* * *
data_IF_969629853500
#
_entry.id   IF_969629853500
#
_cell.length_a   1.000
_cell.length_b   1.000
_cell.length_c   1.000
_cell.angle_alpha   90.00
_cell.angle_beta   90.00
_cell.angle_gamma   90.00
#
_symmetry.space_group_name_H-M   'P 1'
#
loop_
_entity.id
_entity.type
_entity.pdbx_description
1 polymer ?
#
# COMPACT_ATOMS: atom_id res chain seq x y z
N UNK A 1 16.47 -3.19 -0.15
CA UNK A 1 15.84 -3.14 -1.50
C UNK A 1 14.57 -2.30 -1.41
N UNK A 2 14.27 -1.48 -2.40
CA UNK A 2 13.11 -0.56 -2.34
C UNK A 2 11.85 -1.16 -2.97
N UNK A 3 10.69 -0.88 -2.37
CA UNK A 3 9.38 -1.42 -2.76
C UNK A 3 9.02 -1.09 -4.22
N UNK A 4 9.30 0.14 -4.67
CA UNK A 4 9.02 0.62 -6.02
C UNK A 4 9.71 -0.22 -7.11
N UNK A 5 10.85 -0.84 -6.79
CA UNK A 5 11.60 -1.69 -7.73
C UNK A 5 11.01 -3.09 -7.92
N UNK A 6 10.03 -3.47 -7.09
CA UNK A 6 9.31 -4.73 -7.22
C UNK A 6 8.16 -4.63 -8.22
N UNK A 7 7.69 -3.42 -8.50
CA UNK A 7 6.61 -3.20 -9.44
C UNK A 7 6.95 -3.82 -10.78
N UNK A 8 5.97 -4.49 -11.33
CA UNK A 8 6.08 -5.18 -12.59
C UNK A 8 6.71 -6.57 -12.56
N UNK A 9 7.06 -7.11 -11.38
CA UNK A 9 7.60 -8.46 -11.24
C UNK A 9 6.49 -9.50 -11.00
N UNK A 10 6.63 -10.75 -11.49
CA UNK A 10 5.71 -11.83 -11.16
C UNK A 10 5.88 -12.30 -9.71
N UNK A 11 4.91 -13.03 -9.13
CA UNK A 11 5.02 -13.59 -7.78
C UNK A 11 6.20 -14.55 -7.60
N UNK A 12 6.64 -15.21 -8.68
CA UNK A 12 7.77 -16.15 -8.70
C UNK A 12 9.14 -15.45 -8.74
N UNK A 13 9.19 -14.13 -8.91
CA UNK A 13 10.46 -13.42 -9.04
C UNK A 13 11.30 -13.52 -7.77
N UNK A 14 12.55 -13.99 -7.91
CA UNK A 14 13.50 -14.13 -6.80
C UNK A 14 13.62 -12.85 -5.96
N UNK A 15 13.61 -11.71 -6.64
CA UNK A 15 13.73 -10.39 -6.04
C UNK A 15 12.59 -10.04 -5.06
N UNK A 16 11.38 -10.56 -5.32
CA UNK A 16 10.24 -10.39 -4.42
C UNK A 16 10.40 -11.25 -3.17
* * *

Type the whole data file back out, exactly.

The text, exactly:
data_IF_969629853500
#
_entry.id   IF_969629853500
#
_cell.length_a   1.000
_cell.length_b   1.000
_cell.length_c   1.000
_cell.angle_alpha   90.00
_cell.angle_beta   90.00
_cell.angle_gamma   90.00
#
_symmetry.space_group_name_H-M   'P 1'
#
loop_
_entity.id
_entity.type
_entity.pdbx_description
1 polymer ?
#
# COMPACT_ATOMS: atom_id res chain seq x y z
N UNK A 1 16.47 -3.19 -0.15
CA UNK A 1 15.84 -3.14 -1.50
C UNK A 1 14.57 -2.30 -1.41
N UNK A 2 14.27 -1.48 -2.40
CA UNK A 2 13.11 -0.56 -2.34
C UNK A 2 11.85 -1.16 -2.97
N UNK A 3 10.69 -0.88 -2.37
CA UNK A 3 9.38 -1.42 -2.76
C UNK A 3 9.02 -1.09 -4.22
N UNK A 4 9.30 0.14 -4.67
CA UNK A 4 9.02 0.62 -6.02
C UNK A 4 9.71 -0.22 -7.11
N UNK A 5 10.85 -0.84 -6.79
CA UNK A 5 11.60 -1.69 -7.73
C UNK A 5 11.01 -3.09 -7.92
N UNK A 6 10.03 -3.47 -7.09
CA UNK A 6 9.31 -4.73 -7.22
C UNK A 6 8.16 -4.63 -8.22
N UNK A 7 7.69 -3.42 -8.50
CA UNK A 7 6.61 -3.20 -9.44
C UNK A 7 6.95 -3.82 -10.78
N UNK A 8 5.97 -4.49 -11.33
CA UNK A 8 6.08 -5.18 -12.59
C UNK A 8 6.71 -6.57 -12.56
N UNK A 9 7.06 -7.11 -11.38
CA UNK A 9 7.60 -8.46 -11.24
C UNK A 9 6.49 -9.50 -11.00
N UNK A 10 6.63 -10.75 -11.49
CA UNK A 10 5.71 -11.83 -11.16
C UNK A 10 5.88 -12.30 -9.71
N UNK A 11 4.91 -13.03 -9.13
CA UNK A 11 5.02 -13.59 -7.78
C UNK A 11 6.20 -14.55 -7.60
N UNK A 12 6.64 -15.21 -8.68
CA UNK A 12 7.77 -16.15 -8.70
C UNK A 12 9.14 -15.45 -8.74
N UNK A 13 9.19 -14.13 -8.91
CA UNK A 13 10.46 -13.42 -9.04
C UNK A 13 11.30 -13.52 -7.77
N UNK A 14 12.55 -13.99 -7.91
CA UNK A 14 13.50 -14.13 -6.80
C UNK A 14 13.62 -12.85 -5.96
N UNK A 15 13.61 -11.71 -6.64
CA UNK A 15 13.73 -10.39 -6.04
C UNK A 15 12.59 -10.04 -5.06
N UNK A 16 11.38 -10.56 -5.32
CA UNK A 16 10.24 -10.39 -4.42
C UNK A 16 10.40 -11.25 -3.17